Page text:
Cadiz is one of the most renowned provinces for its incredible beaches of fine sand that bathe the Atlantic, One example is the Caleta beach, one of the city’s attractions, which you can visit with our Cadiz Free Tour. But that is not the only attraction of Cadiz, because although it enjoys an admirable climate in many of its coastal areas, inland we find one of the rainiest places in Spain. Are you willing to discover the most beautiful corners of the province of Cadiz? Come along with us.
Setenil heads the route of the white villages of Cadiz. This route is a great attraction for anyone visiting the province and the best way to visit them is through the Visita Guiada Pueblos Blancos, don’t miss it.
This small town receives thousands of tourists a year and is an attraction because of its peculiar appearance. Some of its streets are located under huge rocks, in hollows of the Guadalporcún river gorge.
Once you arrive in this town, you must get lost in the white streets and discover what is called “Abrigo bajo Roca”, a unique and surprising sensation.
On the other hand, there are also historical buildings such as the church of Nuestra Señora de la Encarnación and the Castle of Setenil, in the highest part of the town centre.
In the middle of the Sierra de Cádiz we find this town through which the Vía Verde de la Sierra runs, the only route declared to be of Tourist Interest in the Autonomous Community. Within its municipal area is the Peñón de Zaframagón, declared a natural reserve. There are countless outdoor activities on offer in this town.
It enjoys a great historical heritage, starting with the imposing parish church of Nuestra Señora de la Encarnación, as well as its Castle, which is almost completely preserved and dominates the highest point of Olvera from which the whole of the Sierra de Cádiz can be seen.
A town in Cadiz located on the second line of the beach. The best option to enjoy your holidays as it is located between the sea and the beach.
This town stands out for the wide history that we can find in the traces left by all the civilizations that have passed through here. Thus, we can find the Roman Archaeological Complex and the Roman road, popularly known as “the sewers”, is four metres below the Alamo street. Here you can see the urban fabric of the Roman city and a sewerage system.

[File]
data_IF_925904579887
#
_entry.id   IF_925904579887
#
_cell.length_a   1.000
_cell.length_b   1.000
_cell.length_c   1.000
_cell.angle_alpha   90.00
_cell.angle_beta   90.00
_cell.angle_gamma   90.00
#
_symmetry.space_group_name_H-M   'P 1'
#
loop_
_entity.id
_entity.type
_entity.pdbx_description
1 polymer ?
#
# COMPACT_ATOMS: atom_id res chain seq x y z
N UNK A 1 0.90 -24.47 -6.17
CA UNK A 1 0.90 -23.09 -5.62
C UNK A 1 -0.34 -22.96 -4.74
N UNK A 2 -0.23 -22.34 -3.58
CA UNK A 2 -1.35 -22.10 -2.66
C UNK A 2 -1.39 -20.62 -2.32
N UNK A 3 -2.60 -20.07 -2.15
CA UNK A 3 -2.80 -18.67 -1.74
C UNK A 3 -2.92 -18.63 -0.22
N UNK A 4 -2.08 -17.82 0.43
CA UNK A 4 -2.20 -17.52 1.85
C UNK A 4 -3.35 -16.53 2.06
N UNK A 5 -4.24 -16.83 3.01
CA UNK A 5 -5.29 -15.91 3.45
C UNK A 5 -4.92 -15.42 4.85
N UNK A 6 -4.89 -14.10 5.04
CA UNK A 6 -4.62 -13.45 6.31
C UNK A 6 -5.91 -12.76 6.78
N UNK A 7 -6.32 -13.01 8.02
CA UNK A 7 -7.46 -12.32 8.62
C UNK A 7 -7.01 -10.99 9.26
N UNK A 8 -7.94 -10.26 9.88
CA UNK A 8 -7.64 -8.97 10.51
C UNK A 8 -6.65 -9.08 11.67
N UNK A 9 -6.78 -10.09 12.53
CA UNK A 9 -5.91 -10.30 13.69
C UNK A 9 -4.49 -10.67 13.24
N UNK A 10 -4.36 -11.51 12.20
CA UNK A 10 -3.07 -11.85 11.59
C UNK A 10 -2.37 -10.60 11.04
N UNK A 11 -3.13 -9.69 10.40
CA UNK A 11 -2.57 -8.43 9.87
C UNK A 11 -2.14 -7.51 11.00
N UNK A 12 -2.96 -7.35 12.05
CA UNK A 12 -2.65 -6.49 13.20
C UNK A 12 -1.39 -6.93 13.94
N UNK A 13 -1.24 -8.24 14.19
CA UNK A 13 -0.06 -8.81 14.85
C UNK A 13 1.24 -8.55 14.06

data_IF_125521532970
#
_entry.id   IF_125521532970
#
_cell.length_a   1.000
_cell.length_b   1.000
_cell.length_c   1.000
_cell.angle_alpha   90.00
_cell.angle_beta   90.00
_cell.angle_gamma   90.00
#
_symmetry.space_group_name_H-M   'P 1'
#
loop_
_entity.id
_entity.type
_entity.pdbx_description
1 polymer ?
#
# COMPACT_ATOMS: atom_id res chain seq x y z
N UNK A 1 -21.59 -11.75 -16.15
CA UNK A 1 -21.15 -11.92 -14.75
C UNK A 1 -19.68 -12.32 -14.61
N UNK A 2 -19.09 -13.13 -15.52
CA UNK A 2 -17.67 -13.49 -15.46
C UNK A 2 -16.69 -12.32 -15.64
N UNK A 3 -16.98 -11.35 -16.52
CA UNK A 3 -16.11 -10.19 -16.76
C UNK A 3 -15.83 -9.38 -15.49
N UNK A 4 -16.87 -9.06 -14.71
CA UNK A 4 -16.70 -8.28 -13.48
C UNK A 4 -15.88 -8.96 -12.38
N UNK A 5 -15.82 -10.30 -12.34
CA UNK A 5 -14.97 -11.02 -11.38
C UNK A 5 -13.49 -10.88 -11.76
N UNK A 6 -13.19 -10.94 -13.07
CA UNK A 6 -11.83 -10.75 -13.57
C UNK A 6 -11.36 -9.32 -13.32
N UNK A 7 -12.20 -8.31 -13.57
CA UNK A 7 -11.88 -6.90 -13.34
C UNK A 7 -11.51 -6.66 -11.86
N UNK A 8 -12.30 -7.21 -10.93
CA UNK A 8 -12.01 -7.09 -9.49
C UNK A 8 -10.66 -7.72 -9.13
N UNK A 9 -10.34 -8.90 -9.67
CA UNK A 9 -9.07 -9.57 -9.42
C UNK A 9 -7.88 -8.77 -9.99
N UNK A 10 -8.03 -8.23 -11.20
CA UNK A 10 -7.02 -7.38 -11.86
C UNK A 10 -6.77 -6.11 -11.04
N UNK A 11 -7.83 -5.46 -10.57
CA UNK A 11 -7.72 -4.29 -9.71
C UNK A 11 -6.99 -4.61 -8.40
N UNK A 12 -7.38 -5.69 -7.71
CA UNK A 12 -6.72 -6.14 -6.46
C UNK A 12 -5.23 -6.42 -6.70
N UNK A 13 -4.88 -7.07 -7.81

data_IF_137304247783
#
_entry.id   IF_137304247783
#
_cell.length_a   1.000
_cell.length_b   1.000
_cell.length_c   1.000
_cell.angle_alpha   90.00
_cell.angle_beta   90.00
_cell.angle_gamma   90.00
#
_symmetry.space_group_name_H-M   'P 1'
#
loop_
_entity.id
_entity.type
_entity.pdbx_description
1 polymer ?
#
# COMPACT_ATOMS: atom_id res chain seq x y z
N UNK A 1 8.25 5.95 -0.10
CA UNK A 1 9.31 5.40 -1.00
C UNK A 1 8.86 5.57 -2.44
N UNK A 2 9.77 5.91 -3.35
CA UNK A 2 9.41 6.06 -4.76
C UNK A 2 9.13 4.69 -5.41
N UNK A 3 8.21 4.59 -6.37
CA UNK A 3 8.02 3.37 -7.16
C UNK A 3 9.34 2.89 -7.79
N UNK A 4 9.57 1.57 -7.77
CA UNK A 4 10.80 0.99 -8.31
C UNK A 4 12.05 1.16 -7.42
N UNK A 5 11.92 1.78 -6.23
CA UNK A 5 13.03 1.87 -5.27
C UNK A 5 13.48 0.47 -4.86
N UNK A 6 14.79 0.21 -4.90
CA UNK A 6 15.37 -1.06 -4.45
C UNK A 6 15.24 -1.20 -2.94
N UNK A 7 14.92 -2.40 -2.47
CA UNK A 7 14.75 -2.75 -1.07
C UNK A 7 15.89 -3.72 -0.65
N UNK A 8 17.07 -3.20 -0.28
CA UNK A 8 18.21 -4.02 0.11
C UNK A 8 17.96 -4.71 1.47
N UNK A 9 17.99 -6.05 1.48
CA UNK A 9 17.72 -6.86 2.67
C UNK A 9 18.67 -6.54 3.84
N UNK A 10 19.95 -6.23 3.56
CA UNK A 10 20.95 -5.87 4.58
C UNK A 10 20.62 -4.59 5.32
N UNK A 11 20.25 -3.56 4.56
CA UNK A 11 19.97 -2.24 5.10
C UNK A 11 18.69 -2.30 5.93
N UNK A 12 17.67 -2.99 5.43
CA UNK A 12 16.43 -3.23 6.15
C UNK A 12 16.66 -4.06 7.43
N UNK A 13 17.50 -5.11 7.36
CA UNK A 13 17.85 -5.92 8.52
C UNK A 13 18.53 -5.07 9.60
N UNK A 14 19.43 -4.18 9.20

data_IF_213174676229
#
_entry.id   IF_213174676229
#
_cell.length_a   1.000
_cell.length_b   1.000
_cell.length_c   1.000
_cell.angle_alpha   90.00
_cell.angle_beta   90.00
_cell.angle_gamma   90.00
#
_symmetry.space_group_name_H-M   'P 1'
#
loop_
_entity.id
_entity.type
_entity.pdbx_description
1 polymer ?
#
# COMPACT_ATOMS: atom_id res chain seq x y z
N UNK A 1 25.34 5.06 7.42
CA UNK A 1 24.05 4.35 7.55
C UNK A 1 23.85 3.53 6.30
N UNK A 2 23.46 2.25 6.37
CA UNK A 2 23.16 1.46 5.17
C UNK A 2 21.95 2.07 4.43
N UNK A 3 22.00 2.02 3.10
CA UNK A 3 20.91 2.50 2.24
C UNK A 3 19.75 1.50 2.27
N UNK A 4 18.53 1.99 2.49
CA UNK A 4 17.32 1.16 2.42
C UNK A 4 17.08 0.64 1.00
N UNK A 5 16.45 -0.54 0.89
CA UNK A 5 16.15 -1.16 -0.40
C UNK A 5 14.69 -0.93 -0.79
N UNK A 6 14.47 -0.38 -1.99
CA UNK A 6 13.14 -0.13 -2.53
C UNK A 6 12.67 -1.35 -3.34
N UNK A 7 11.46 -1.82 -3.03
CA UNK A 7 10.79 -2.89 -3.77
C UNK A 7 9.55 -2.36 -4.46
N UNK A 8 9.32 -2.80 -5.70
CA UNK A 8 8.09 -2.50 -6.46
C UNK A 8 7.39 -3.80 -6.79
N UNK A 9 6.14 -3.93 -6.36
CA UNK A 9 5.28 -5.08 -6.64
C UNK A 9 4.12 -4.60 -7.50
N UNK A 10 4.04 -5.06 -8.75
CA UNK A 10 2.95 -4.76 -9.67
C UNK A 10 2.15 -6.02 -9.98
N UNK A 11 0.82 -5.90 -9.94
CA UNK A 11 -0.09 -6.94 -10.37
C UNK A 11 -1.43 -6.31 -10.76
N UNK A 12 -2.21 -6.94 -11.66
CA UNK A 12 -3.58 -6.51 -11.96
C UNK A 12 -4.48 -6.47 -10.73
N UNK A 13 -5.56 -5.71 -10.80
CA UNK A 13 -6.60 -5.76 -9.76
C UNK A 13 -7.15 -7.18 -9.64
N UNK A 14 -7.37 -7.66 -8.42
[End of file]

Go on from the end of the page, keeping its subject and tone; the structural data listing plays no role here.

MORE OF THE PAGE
On the other hand, you can visit the arch of Belen, one of the three doors of the Muslim medina and the church of Santa Maria la Mayor la Coronada, in the Gothic style of the 17th century.
Finally, in the highest part of the city, the Castle Archaeological Complex is located, where there are three superimposed fortifications.
This village is at the top of the list of the most beautiful villages in Andalusia and Spain. This is due to its steep streets, the incredible views of the hill dominated by the river Guadalete, so viewpoints abound in this beautiful town.
Among the most outstanding places we find the Cuesta de Belén, access to the historical centre of Arcos de la Frontera. Here we find the monument to the Holy Week, a festival declared of National Tourist Interest.
The Basilica Menor de Santa María de la Asunción is one of the most important temples in the town. Its plateresque style façade and the bell tower stand out.
The Castle of the Dukes, formerly an Arab fortress, is now privately owned and can only be visited four times a year.
Finally, the balcony of the Peña Nueva, one of the many viewpoints that we find. From it you can see spectacular views over the river Guadalete and the surrounding fields.
Cadiz is a province with a lot to offer, an example of which are all the towns that make up the province. Visit the website to find out more about the main city:
Also located in the Sierra de Cadiz, this village is outstanding for being in the Sierra de Grazalema Natural Park, next to the Zahara-El Gastor reservoir, so there are many outdoor activities on offer in this area.
Its historical centre is not far behind. It still preserves the medieval layout that goes up to the top of the rock where you can find its tower and Nasrid settlement.
Near the Town Hall Square is the Alameda de Lepanto, an old square with a stone fountain from which you can see fantastic views.
Grazalema, located at the highest point of the mountain range of the same name, is a tourist destination for lovers of hiking and nature.
It is formed by narrow streets with white houses and reddish tiles, surrounded by forest and with a microclimate that makes it the rainiest place in Spain. This area was the first Natural Park in Andalusia where the Spanish fir, a unique species in the world, grows.
The monumental and historical richness of the area is not to be overlooked, as is its historic centre, which has been declared a Historic Site due to the large number of churches in it.
The textile industry is of great importance, as shown by the museum dedicated to this and that you can miss to fully know this town of Cadiz.
To end this list of fantastic villages in the province, we are now going to the Atlantic coast, to the town of Chipiona.
Birthplace of the artist Rocío Jurado, Chipiona is one of those towns that preserve the essence of Cadiz. We recommend you to walk along Isaac Peral street and the square, discovering those old bars and places where you can taste the most exquisite products of the area.
A visit to the Chipiona lighthouse is a must, as it is the largest lighthouse in Spain and one of the largest in the world. A total of 322 steps and 69 meters high. From here you can see the immense beaches of the coast.
Finally, the most precious jewel of Chipiona, the Sanctuary of Nuestra Señora de Regla which houses the patron saint of the city and one of the greatest devotions in Andalusia. It is located next to the promenade and offers unbeatable views.